with the H.264/AVC FRExt codec?




    Let's base it off of their proposed bitrates



    8Mbps = 480 megabits per minute or 28,800 megabits per hour.



    480/28,880 /8= 60 megabyes per min/3600 megabytes per hour



    So 3.6 Gigabytes per hour allows us to neatly divide by our total space. If Blu Ray is 27GB then we get 7.5 hrs of AVC video at 8Mbps. 12Mpbs is 90 megabytes a minute or 5.4 gigabytes per hour for 5 hrs of AVC video at 12 megabits per second.



    As you can see it is in Sony's best interest to support a high efficiency codec. Honestly I'm quite shocked that Sony has focused on AVC. Many thought they would go to VC-9(the open version of WM9 from Microsloth). This is big because keep in mind these rates are for HD if we used equal DVD quality the numbers would likely double.



    Alas this means I'll probably have to buy two expensive players. HD-DVD and Blu Ray because there will not be a winner for years. I'm sure Apple will support both technologies in software.
  • Reply 3 of 202
    I'm willing to bet that Apple will go Blu-Ray since most of the Superdrives are Pioneer, so whatever Pioneer sides with (Blu-Ray) that is what Apple will go with in their PowerMac's. All I have to say is that the first Blu-Ray Superdrive out is going in my PowerMac G5
  • Reply 4 of 202
    I don't think Apple will take sides on this one for a while.



    Let me try to simplify this a little. (Sorry if I oversimplify.)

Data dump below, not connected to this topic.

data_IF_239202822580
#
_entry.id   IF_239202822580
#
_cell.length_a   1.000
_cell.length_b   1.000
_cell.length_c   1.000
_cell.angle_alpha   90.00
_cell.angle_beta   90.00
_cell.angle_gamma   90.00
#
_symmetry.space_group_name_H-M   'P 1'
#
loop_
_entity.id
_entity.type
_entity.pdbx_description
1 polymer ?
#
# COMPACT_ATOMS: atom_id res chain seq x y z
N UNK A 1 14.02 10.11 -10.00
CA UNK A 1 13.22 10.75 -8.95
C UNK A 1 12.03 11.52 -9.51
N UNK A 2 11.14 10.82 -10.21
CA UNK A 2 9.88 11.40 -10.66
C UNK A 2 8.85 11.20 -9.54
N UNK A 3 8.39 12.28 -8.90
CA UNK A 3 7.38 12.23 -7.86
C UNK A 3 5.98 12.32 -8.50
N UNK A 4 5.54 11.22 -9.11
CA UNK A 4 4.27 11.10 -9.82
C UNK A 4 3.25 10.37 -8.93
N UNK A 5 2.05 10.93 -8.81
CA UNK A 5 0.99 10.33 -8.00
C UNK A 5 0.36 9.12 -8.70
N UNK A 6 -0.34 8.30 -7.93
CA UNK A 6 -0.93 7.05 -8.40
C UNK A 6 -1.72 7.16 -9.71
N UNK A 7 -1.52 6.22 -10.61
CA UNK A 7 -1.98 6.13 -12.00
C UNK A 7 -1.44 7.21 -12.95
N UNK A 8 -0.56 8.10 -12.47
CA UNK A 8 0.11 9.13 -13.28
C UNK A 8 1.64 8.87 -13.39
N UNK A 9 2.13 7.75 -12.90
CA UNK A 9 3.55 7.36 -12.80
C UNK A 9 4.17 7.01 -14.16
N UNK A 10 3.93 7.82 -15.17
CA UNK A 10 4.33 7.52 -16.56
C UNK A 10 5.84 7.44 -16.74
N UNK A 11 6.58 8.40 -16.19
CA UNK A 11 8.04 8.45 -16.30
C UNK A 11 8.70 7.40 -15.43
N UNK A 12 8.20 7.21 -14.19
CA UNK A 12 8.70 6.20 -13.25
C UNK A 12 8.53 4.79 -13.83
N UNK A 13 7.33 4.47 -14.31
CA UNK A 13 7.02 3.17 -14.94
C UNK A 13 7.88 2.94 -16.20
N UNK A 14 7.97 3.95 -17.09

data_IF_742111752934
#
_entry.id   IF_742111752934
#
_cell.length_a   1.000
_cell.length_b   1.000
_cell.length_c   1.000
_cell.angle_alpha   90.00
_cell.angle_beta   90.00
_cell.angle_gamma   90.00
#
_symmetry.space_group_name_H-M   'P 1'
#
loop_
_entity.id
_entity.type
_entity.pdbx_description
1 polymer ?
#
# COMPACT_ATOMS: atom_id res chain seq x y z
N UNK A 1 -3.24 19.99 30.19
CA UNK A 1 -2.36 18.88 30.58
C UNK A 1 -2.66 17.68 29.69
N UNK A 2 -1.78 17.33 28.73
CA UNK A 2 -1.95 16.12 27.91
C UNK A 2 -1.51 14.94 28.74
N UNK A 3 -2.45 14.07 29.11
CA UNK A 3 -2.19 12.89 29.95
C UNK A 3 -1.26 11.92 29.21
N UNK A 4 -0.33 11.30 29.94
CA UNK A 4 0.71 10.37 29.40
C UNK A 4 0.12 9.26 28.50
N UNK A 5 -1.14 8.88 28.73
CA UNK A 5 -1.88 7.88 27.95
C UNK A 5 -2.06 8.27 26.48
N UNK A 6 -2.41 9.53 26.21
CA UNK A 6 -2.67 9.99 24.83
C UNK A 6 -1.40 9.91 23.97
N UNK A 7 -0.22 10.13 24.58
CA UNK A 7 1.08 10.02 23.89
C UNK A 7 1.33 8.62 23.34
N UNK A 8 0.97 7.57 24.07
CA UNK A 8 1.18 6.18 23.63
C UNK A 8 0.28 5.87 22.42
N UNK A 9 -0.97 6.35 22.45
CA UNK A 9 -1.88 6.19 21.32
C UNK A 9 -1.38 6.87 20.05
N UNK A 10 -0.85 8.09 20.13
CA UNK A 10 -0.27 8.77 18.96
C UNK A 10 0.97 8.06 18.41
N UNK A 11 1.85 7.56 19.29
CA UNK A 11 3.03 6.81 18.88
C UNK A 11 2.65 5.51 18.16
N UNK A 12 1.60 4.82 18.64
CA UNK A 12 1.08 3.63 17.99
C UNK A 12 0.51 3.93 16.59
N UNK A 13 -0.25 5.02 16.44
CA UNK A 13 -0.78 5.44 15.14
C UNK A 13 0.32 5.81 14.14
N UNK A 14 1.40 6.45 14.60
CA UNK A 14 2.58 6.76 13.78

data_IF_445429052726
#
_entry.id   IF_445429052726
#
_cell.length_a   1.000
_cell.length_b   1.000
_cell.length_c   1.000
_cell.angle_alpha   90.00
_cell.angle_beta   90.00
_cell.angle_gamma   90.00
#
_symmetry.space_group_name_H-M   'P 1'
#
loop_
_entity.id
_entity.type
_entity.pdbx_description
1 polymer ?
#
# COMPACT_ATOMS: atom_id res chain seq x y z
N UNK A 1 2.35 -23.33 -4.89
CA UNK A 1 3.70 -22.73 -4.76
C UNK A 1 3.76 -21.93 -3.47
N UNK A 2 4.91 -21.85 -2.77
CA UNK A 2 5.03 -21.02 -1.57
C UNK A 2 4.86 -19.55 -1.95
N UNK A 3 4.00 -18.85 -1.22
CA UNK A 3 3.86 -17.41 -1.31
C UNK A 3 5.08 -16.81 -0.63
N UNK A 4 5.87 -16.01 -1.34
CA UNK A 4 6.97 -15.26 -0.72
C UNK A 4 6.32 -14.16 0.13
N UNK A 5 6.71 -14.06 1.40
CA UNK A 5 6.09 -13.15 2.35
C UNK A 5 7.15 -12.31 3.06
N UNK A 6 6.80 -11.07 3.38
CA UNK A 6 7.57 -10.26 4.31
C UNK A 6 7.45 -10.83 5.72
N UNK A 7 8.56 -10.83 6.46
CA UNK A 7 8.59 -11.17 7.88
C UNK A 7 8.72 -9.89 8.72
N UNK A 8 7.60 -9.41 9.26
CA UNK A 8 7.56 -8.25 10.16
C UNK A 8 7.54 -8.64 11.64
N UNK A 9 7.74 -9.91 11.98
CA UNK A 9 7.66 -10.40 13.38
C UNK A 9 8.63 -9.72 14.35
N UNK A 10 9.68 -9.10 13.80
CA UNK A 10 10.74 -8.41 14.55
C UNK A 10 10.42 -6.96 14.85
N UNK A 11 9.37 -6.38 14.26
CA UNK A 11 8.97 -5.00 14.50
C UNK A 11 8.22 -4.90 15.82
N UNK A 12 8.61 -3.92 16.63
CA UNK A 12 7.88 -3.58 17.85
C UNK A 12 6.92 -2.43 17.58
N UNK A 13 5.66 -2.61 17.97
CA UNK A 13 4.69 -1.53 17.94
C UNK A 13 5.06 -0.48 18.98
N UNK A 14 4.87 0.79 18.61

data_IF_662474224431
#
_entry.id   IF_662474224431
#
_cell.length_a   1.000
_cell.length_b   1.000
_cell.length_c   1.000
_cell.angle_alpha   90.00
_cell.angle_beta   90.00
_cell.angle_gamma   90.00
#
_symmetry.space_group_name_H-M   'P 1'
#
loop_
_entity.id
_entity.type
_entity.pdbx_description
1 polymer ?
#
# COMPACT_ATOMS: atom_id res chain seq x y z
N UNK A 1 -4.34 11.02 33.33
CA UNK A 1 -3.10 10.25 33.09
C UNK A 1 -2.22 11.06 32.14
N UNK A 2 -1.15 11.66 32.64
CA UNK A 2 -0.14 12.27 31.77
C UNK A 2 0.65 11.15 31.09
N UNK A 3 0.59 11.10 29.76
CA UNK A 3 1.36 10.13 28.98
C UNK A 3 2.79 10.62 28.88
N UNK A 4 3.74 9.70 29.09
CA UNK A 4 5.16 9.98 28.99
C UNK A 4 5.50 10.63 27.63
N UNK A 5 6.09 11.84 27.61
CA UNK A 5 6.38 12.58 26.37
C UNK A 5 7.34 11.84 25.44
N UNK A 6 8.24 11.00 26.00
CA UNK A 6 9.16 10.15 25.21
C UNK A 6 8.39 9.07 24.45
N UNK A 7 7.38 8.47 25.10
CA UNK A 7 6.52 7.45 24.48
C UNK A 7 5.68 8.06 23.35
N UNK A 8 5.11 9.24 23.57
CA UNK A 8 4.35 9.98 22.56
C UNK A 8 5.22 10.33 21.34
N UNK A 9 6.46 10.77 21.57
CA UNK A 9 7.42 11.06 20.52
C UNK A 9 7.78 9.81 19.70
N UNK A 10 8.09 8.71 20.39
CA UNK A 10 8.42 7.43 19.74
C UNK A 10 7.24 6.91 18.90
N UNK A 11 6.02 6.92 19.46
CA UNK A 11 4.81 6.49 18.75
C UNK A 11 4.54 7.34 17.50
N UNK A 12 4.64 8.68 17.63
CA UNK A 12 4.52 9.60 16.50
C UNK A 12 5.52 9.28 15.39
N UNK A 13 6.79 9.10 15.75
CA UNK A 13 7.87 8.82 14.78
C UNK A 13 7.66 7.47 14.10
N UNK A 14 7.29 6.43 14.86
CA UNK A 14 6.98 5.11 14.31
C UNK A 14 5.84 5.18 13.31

Blu-ray is the superior technology specifications-wise. It has higher storage capacity and more support from the big tech companies.



    HD-DVD devices are cheaper to produce than Blu-ray and it is more backward compatible to DVDs due to the fact that it shares more technology with current DVDs than Blu-ray does. It also uses the Microsoft VC-9 codec for audio which probably means that money goes to Microsoft for every disk sold. HD-DVD also has a familiar brand name that works well with those uninformed consumers.



    But the most important issue is: Which format will the studios support? The format that gets more movies will be the winner. We already know that the Sony-owned studios will go Blu-ray. But that's only one studio of the many.
  • Reply 5 of 202
    vinney57vinney57 Posts: 1,162member
    You have over-simplified. HD-DVD players also have to support AVC by definition.
  • Reply 6 of 202
    Quote:

    Originally posted by vinney57

    You have over-simplified. HD-DVD players also have to support AVC by definition.



    They both support AVC. Perhaps you wanted me to list all the things that the two formats have in common?



    http://www.blu-ray.com/faq/